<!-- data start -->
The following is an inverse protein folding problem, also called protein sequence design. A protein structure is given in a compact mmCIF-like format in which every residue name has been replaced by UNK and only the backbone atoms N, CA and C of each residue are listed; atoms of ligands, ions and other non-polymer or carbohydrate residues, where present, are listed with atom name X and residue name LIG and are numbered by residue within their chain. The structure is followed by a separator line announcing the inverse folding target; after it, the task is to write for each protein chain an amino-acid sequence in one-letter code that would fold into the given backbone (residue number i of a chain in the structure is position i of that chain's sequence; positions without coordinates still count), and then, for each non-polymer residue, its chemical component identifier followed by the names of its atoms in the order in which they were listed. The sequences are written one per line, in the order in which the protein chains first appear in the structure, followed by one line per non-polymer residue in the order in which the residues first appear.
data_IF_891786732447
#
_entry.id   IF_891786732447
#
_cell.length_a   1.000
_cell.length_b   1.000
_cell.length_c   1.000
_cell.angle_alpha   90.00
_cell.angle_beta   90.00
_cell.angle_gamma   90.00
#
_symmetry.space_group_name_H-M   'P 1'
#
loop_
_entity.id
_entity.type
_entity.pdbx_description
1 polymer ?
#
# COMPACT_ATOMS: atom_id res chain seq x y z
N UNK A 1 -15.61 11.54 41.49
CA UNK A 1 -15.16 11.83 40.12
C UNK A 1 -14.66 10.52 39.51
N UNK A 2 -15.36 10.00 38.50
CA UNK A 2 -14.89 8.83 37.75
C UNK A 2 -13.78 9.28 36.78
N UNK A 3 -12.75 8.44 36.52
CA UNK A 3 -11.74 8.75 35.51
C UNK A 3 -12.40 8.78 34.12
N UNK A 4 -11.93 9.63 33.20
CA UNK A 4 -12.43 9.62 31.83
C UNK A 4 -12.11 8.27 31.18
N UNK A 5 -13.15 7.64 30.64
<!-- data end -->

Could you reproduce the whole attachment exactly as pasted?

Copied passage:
The following is an inverse protein folding problem, also called protein sequence design. A protein structure is given in a compact mmCIF-like format in which every residue name has been replaced by UNK and only the backbone atoms N, CA and C of each residue are listed; atoms of ligands, ions and other non-polymer or carbohydrate residues, where present, are listed with atom name X and residue name LIG and are numbered by residue within their chain. The structure is followed by a separator line announcing the inverse folding target; after it, the task is to write for each protein chain an amino-acid sequence in one-letter code that would fold into the given backbone (residue number i of a chain in the structure is position i of that chain's sequence; positions without coordinates still count), and then, for each non-polymer residue, its chemical component identifier followed by the names of its atoms in the order in which they were listed. The sequences are written one per line, in the order in which the protein chains first appear in the structure, followed by one line per non-polymer residue in the order in which the residues first appear.
data_IF_891786732447
#
_entry.id   IF_891786732447
#
_cell.length_a   1.000
_cell.length_b   1.000
_cell.length_c   1.000
_cell.angle_alpha   90.00
_cell.angle_beta   90.00
_cell.angle_gamma   90.00
#
_symmetry.space_group_name_H-M   'P 1'
#
loop_
_entity.id
_entity.type
_entity.pdbx_description
1 polymer ?
#
# COMPACT_ATOMS: atom_id res chain seq x y z
N UNK A 1 -15.61 11.54 41.49
CA UNK A 1 -15.16 11.83 40.12
C UNK A 1 -14.66 10.52 39.51
N UNK A 2 -15.36 10.00 38.50
CA UNK A 2 -14.89 8.83 37.75
C UNK A 2 -13.78 9.28 36.78
N UNK A 3 -12.75 8.44 36.52
CA UNK A 3 -11.74 8.75 35.51
C UNK A 3 -12.40 8.78 34.12
N UNK A 4 -11.93 9.63 33.20
CA UNK A 4 -12.43 9.62 31.83
C UNK A 4 -12.11 8.27 31.18
N UNK A 5 -13.15 7.64 30.64